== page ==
REVIEW: Snow White and the Seven Dwarfs is a must-see family show

Michael J Batchelor and Stephen Mulhern. Picture by Paul Clapp
Michael J Batchelor and Stephen Mulhern. Picture by Paul Clapp
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Snow White and the Seven Dwarfs, The Hawth, Crawley, until January 7

Most parents of young children approach making the annual pilgrimage to the local pantomime with a degree of both anticipation and trepidation.

There is no doubt that the traditional festive showcase is a highlight of the season for many families but, every so often, it can appear that the cast are going through the motions and following a tired old panto blueprint, which, while delighting the youngsters, can make for a tedious afternoon or evening for some mums and dads.

There is no danger of anybody being bored at The Hawth Theatre during the next four weeks. Without any question, its spectacular production of Snow White and the Seven Dwarfs is an absolute triumph in every sense of the word and the must-see family show this year.

While capturing the end-of-the-pier spirit of the classic panto, Snow White is very much a 21st century creation, complete with a raft of special effects and slick choreography.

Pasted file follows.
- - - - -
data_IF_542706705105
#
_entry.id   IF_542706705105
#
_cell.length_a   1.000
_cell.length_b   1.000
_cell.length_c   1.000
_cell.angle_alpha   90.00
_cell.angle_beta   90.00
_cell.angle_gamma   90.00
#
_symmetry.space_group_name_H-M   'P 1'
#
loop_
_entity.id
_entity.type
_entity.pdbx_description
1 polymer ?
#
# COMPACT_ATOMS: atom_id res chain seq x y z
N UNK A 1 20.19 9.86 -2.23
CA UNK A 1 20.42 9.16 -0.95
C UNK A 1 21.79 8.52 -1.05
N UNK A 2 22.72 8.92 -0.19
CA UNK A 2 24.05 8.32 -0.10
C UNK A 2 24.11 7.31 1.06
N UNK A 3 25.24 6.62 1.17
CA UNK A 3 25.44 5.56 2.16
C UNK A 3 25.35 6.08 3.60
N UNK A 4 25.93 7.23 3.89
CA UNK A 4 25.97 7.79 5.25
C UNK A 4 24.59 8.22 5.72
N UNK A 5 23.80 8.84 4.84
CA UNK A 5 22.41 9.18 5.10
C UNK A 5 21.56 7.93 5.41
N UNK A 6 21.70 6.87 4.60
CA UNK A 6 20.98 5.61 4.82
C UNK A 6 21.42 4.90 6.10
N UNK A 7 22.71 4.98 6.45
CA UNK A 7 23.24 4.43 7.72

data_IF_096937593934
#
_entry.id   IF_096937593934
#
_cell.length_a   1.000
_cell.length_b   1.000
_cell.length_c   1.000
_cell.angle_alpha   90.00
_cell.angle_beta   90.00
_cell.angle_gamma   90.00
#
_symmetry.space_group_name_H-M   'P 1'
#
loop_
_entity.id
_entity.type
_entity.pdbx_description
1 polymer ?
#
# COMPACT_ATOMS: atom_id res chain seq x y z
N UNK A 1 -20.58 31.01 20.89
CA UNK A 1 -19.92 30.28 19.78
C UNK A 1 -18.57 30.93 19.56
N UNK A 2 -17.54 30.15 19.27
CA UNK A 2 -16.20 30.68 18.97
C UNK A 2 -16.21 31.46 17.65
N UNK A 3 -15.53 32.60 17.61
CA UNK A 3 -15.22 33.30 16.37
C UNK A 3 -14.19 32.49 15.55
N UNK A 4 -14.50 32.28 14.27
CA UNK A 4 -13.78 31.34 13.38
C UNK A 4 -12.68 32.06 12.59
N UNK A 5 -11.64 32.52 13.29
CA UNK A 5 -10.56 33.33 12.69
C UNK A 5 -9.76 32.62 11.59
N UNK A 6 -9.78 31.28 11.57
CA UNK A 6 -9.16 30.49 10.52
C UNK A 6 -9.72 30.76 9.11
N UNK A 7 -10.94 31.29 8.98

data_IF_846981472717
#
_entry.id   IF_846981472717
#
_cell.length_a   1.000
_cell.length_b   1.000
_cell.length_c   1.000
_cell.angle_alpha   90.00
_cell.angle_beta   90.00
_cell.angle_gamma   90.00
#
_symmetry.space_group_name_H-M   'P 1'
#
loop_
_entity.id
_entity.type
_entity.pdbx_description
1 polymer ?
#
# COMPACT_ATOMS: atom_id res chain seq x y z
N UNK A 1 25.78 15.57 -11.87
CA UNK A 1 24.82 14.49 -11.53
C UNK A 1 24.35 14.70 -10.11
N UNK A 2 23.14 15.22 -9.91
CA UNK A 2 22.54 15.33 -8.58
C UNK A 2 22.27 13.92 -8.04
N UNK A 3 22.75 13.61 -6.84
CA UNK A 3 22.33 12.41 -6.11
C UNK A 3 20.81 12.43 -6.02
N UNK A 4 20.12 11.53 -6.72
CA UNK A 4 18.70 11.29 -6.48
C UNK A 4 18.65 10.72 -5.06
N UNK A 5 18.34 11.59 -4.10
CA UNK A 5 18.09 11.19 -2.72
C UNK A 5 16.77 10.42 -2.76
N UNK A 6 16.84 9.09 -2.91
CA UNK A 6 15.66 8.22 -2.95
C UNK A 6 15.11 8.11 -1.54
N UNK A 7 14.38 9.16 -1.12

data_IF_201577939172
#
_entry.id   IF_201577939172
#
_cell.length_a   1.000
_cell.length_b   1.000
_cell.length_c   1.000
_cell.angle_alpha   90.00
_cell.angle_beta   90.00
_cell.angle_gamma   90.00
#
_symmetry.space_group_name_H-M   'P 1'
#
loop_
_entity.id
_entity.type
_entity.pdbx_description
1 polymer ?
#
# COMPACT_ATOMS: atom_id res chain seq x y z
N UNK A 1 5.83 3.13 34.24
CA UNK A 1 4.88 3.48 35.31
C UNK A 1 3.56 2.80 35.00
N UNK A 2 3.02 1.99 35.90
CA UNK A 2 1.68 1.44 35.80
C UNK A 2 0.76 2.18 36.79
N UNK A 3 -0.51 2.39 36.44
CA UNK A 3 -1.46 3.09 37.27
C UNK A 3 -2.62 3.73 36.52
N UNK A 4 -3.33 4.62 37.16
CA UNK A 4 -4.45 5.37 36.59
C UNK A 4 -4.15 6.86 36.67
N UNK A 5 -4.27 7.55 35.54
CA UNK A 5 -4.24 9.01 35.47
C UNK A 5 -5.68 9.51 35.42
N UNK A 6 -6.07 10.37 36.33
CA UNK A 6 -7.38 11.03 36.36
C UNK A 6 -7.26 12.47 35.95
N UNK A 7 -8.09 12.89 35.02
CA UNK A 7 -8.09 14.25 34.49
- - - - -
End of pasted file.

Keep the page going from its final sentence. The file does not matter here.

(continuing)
The audience first gets a hint that this is a panto with a difference when everybody gets handed a pair of 3D glasses before taking their seats. Without giving the game away completely, it is absolutely worth picking up the free specs because they make for 10 minutes of very memorable theatre.

There are plenty of surprises in this take on Snow White, which is full of great, well thought through gags, which tickled both young and older members of the audience during our visit on Saturday evening.

The headline name, Stephen Mulhern, is a dynamic leading man with his portrayal of the hapless Muddles, whose love for the female star of the show, played by the excellent Lauren Cocoracchio, is destined to remain unrequited.

Mulhern, star of television shows such as Saturday Night Takeaway, Britain’s Got Talent and Catchphrase, is a highly capable performer, who clearly loves every minute of being on stage and is more than adept at taking the audience with him.

But it is Michael J Batchelor, Dame Molly Mopp and scourge of all middle aged men brave enough to sit on the front row, who gets the biggest laughs and steals every scene he is in, largely due to his outrageous outfits – I counted 13.

The success of this pantomime is down to every member of the cast, including the brilliant Seven Dwarfs and the very impressive chorus line, which is partly made up of local youngsters.

I personally can’t remember anything that I did not like about this pantomime – a genuine must see.

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